South Africa is well known for its abundant commodity endowment with massive reserves of chrome ore, platinum group metals (PGMs), diamonds and, most prominently, gold. Over a century of mining gold in South Africa has resulted in many mines reaching depths of over four kilometres, where natural rock temperatures frequent 50°C and rock pressure is high – increasing susceptibility to seismic activity.
These structural issues and consequent risks have led to declining gold production as the cost of mining has increased significantly, relative to the gold price. South Africa has now become one of the most expensive gold mining regions in the world.
A rich history
In 1886, the discovery of the Witwatersrand Basin initiated the biggest gold rush in world history, along with the establishment of “Egoli” (‘City of Gold’), or Johannesburg as we know it today.
This elliptical basin stretches 400km across the Free State, North West and Gauteng provinces, and is the largest gold ore deposit ever discovered. It has produced over 1.5 billion ounces of gold to date, representing over a third of cumulative global gold supply. An additional 1 billion ounces of ore (11% of total world reserves) still lies in the ground as at the end of 2019 (chart below).
Gold mining in South Africa is tarnished
The deep-level labour-intensive nature of conventional South African mining results in structurally higher mining costs than the rest of the world. Over 70% of costs are related to labour (costs have risen faster than inflation) and electricity (prices have trebled over the last seven years). In contrast, large Australian gold mines operate at lower costs as they are mechanised and shallow, therefore attracting additional investment and further exploration. Australia currently has the largest reserves of gold in the world.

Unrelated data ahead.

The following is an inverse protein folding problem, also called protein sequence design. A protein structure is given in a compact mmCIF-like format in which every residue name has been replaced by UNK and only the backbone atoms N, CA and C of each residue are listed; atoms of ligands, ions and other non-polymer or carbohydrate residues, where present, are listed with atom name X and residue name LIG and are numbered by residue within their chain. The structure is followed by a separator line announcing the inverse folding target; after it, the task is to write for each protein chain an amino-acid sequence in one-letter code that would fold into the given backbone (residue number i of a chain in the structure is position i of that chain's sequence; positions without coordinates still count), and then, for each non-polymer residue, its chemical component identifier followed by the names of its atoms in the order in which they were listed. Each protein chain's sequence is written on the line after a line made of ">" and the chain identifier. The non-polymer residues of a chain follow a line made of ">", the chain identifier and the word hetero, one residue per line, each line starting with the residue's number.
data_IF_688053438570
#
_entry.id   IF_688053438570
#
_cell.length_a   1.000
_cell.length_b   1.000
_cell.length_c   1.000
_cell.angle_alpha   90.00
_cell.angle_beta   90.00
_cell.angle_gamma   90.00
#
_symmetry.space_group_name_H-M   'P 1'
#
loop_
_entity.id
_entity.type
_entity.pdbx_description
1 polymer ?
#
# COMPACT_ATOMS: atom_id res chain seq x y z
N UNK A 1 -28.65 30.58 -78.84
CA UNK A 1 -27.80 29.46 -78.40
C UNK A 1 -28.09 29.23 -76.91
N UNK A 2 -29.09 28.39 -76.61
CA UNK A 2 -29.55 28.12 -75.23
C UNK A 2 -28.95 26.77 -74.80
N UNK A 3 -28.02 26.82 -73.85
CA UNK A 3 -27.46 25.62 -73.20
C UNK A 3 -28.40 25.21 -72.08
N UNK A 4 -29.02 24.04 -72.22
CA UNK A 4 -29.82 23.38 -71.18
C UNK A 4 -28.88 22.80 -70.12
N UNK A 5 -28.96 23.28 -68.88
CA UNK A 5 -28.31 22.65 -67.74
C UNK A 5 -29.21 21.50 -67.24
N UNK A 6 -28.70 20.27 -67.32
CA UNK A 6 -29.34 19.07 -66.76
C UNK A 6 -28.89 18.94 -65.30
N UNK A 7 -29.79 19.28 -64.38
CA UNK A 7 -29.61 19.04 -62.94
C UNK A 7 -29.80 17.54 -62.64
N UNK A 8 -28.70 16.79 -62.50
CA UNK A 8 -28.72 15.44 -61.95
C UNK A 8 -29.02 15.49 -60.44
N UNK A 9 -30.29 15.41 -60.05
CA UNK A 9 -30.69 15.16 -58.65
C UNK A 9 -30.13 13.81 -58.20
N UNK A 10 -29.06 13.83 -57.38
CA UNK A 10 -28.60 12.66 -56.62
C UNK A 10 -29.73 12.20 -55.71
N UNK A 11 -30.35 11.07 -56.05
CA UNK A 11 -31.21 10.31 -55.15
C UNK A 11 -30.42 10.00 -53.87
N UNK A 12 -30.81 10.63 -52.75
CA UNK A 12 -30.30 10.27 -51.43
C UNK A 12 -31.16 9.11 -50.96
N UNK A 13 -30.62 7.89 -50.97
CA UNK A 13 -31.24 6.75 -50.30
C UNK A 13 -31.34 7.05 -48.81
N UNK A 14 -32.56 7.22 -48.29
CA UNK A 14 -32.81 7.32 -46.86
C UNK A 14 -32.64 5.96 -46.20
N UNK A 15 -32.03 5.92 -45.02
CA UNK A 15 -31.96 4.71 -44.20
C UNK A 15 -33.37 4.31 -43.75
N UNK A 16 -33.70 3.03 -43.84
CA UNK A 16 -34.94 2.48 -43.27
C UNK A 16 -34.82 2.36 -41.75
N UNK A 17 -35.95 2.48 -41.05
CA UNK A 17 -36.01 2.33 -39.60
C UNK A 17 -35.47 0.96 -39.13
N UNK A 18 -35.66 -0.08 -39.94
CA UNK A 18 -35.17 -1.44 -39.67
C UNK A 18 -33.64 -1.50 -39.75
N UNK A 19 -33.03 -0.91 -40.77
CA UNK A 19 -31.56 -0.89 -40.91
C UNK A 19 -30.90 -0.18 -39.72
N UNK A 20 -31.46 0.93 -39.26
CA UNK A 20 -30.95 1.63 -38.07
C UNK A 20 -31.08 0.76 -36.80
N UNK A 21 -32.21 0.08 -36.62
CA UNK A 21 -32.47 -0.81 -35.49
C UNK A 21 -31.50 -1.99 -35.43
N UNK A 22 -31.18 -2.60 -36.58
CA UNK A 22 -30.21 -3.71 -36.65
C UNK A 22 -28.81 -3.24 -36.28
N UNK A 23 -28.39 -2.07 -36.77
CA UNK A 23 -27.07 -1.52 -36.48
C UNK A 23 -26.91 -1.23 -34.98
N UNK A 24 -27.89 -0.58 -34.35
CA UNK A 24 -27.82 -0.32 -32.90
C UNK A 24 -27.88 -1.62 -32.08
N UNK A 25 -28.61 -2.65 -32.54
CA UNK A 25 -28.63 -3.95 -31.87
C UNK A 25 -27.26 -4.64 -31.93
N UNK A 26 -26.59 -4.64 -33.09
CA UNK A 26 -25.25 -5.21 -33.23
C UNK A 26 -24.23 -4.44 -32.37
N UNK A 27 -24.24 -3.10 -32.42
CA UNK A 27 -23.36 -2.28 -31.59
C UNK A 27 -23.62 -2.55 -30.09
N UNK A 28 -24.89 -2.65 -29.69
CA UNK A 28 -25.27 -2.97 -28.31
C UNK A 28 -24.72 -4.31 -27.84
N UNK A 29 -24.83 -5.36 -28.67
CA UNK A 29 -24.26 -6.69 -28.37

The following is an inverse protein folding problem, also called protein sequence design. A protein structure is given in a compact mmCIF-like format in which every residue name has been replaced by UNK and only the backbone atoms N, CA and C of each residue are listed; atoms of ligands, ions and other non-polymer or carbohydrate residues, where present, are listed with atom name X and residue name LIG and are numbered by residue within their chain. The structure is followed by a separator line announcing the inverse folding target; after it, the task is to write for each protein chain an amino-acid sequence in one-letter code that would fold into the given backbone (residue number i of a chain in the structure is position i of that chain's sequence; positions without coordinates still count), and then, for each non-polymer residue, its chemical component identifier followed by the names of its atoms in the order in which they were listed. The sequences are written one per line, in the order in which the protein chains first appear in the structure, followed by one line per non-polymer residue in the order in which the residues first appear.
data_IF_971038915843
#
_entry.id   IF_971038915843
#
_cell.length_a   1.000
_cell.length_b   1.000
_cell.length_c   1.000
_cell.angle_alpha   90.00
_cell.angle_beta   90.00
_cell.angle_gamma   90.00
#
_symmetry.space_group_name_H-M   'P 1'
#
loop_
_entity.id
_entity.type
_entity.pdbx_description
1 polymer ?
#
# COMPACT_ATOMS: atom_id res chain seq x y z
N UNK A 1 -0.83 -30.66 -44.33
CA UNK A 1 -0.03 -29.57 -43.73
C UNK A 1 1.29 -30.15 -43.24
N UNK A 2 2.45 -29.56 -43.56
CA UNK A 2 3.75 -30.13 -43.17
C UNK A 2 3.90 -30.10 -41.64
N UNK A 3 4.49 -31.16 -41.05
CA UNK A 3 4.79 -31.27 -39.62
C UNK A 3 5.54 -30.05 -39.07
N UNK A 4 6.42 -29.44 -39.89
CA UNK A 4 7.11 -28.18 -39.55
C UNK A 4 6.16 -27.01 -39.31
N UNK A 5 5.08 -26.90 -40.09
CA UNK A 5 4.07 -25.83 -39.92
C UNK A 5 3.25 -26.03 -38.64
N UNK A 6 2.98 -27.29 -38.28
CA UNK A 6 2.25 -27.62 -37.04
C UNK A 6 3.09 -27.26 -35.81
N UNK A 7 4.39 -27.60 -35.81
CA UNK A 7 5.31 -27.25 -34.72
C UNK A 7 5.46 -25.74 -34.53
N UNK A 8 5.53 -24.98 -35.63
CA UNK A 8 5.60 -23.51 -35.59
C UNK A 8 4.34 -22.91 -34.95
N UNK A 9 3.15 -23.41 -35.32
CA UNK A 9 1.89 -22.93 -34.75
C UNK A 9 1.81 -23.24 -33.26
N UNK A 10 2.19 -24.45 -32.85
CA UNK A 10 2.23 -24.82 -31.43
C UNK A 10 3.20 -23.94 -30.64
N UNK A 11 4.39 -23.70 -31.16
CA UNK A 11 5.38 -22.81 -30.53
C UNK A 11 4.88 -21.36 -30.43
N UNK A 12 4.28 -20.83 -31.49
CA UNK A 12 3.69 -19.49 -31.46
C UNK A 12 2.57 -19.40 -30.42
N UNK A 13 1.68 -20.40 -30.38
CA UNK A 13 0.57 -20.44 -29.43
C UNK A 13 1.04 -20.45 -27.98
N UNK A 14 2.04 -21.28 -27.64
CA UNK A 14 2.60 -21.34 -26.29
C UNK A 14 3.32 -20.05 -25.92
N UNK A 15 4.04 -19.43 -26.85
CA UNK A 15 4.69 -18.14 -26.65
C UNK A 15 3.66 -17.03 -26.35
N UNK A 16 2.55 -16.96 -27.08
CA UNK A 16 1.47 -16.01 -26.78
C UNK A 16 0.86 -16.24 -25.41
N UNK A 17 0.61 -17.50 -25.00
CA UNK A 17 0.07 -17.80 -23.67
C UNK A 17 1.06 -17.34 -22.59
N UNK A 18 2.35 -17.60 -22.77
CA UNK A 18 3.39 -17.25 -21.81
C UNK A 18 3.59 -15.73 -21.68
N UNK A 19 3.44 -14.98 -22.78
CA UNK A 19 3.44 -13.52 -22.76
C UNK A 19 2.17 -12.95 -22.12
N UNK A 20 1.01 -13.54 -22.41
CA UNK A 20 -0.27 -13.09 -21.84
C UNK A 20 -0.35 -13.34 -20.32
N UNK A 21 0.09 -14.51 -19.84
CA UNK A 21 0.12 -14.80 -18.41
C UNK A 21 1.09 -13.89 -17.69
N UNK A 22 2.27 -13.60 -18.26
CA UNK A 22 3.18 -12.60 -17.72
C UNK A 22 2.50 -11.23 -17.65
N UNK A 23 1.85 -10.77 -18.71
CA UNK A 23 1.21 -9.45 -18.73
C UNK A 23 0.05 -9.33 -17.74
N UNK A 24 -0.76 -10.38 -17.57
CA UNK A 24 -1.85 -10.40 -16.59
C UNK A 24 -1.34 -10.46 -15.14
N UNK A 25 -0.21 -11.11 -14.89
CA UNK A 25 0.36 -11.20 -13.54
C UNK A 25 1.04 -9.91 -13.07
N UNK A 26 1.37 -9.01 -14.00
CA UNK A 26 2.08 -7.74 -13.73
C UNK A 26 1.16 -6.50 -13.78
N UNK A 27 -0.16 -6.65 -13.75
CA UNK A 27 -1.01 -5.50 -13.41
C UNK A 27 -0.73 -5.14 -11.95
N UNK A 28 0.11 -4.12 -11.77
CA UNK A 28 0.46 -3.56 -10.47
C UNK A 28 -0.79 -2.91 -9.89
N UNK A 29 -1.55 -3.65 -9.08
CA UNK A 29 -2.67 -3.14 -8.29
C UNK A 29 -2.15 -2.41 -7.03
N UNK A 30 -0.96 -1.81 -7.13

The steep cost of mining in South Africa has been exacerbated by declining grades, meaning that for every tonne of ore mined, fewer ounces of gold are extracted. Furthermore, seismic activity is more prevalent in deeper mines where increased ground falls pose greater safety risks for workers. South Africa continues to have some of the highest mining-related injury and fatality rates in the world, which together with poor safety conditions, impacts overall productivity and adds to the already high structural costs.
At the present run rate of production, it is estimated that the local gold mining industry will see the last ounce of gold mined in approximately 11 years’ time. Interventions that could prevent or decelerate this decline include:
• research and development around more efficient ways to mine at great depths;
• the introduction of mechanisation to improve productivity and safety; and
• stabilising electricity pricing and ensuring consistent long-term supply by using sustainable, cheaper alternatives.
These options, however, require upfront investment that the industry cannot afford at present and which are not assured of success.
A sunset industry carries a cost
South Africa’s life-of-mine forecasts are dependent on various assumptions including the future gold price and mining costs. If these assumptions prove too optimistic (higher than expected costs and/or lower than expected gold prices), mines could face earlier closure as they become unprofitable. The act of closing a mine, though, is complex and costly.
To close a mine, employers need to retrench and pay all employees. With the gold industry currently employing over 95 000 people, this prospect carries a staggering price tag. Once a mine has stopped operating, the site must be decommissioned and safely returned to its original, natural state. This involves the removal of waste and hazardous materials, the reinstatement of indigenous vegetation and ensuring that underground water quality is normalised.
In South Africa, a further complication is the underground interconnectedness of a multitude of gold mines and the challenges posed by the abundant underground water reserves found in the western region of the Witwatersrand Basin, near the town of Carletonville. The chart below indicates the various mining companies operating in this region. Some mines have stopped operating and been placed on care and maintenance (limited operations where mostly rehabilitation and decommissioning is conducted) while awaiting closure.
Working mines ensure that the mine is dewatered (removal of groundwater) so that employees are safe when working underground, with the water used elsewhere in operations. Closed mines can be safely flooded due to the absence of workers on site. However, if a neighbouring mine believes that this may impact the safety of their employees, they can interdict the closure of the other mine for safety reasons. A successful interdict means that the mine owner must continue dewatering the mine for the benefit of, and until the closure of, the neighbouring mine.